Key messages from the research

Overall, school staff perceived training to have had a positive impact on their schools in a range of ways, including a positive impact on pupil wellbeing and relationships, engagement and learning. 

Attachment and trauma awareness training is not a ‘quick fix’ – Incorporating attachment and trauma awareness into a school’s ethos is an ongoing process rather than a one-off event and change is gradual.

"He's now blossoming. His approach to school and learning - I wrote with him the other day and he was keen."

“It has to be evolution rather than revolution. Just as we’ve got to try and bring these kids along slowly, you have to bring members of staff along very slowly.”

A whole-school approach promotes consistency of practice and can seed a school-wide ethos around attachment and trauma awareness.

All schools should expect to face challenges along the way such as the logistics of training all staff; engaging resistant or reluctant staff members; and introducing new practice when schools face competing priorities and demands.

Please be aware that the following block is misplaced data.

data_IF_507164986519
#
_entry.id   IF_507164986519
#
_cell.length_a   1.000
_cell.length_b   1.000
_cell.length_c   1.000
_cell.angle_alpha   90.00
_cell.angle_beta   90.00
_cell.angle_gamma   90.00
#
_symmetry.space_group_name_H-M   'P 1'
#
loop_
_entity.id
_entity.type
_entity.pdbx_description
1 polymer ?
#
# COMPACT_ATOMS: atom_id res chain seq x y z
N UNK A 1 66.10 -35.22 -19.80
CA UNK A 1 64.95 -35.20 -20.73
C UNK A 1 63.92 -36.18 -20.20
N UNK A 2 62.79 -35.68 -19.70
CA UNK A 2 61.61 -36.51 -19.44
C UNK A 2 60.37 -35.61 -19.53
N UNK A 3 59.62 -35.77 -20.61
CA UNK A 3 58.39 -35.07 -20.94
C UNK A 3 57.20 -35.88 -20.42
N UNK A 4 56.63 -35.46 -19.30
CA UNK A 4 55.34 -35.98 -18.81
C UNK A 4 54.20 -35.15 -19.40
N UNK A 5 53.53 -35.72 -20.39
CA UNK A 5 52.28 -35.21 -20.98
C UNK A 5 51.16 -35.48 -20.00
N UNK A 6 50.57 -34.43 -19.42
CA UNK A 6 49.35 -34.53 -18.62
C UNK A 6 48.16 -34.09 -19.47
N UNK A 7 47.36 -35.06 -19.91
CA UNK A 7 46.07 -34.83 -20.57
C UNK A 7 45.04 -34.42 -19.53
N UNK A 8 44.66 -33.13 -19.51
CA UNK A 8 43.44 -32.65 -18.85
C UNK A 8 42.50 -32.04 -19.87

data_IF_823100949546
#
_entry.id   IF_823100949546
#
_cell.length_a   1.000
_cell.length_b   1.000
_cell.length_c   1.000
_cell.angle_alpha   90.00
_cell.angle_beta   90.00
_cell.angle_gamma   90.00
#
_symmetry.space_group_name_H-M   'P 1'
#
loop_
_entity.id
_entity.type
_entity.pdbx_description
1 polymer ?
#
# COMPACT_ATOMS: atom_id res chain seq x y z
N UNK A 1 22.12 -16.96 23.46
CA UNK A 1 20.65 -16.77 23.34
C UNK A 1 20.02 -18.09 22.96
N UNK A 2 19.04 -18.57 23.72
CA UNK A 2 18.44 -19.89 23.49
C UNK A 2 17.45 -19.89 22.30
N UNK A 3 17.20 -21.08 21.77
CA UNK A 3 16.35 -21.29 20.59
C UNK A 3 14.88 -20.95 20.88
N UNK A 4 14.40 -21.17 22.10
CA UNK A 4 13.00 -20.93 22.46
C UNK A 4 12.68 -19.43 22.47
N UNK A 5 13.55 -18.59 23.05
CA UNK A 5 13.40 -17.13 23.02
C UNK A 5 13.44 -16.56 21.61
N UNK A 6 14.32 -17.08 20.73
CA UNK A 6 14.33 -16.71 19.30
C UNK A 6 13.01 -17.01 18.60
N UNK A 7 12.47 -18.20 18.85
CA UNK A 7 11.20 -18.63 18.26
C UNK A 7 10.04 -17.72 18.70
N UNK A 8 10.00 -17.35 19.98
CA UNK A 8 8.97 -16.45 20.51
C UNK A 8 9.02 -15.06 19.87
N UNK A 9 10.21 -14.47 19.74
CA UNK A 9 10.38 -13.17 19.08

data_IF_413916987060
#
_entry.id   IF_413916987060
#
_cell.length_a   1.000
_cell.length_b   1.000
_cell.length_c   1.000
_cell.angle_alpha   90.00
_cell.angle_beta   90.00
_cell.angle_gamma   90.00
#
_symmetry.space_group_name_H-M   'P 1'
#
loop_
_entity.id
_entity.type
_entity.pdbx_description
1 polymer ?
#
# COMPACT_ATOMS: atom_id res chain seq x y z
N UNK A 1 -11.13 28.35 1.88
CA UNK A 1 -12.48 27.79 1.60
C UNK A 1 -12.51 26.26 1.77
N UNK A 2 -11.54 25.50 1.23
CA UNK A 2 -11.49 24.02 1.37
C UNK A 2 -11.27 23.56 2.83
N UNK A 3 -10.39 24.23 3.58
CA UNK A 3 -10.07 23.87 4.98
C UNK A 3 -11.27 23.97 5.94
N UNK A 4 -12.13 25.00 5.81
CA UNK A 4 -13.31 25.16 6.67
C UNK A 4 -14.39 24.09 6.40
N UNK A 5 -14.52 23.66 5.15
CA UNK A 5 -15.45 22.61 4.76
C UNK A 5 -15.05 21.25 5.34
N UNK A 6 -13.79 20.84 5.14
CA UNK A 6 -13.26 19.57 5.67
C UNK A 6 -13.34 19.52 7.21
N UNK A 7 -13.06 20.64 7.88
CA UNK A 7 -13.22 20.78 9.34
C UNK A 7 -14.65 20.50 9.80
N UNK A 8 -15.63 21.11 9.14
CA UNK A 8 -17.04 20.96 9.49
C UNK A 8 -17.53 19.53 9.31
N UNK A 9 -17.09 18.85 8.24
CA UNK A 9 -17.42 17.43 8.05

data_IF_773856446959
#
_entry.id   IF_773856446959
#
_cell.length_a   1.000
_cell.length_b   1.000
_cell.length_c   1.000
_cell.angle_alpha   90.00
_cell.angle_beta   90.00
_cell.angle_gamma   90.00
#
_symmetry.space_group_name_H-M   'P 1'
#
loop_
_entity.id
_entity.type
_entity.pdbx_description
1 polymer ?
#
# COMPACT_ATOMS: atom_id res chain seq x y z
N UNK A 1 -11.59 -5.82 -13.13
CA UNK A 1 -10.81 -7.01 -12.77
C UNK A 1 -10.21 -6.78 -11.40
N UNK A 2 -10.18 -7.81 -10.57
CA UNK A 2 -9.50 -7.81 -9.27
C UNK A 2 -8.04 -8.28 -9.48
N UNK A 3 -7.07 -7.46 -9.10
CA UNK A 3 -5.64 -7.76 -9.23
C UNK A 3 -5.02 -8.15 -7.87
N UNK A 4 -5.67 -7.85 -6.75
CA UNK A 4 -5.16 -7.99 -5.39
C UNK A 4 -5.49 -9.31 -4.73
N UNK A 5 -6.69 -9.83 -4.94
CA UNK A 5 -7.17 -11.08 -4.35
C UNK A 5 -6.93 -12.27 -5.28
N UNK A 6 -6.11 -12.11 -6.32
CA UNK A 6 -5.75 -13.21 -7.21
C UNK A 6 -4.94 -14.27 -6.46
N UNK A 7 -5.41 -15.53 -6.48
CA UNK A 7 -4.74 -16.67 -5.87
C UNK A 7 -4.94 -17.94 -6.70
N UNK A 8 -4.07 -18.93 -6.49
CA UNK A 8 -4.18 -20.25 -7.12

"Not an intervention for half a dozen children, its actually how we can be inclusive in how we support all of our children."

“…possibly because of a lack of awareness, that [staff] weren’t here for that training… you are always going to get the odd one that isn’t totally flexible and adaptable.”

Read more about the findings in our series of working papers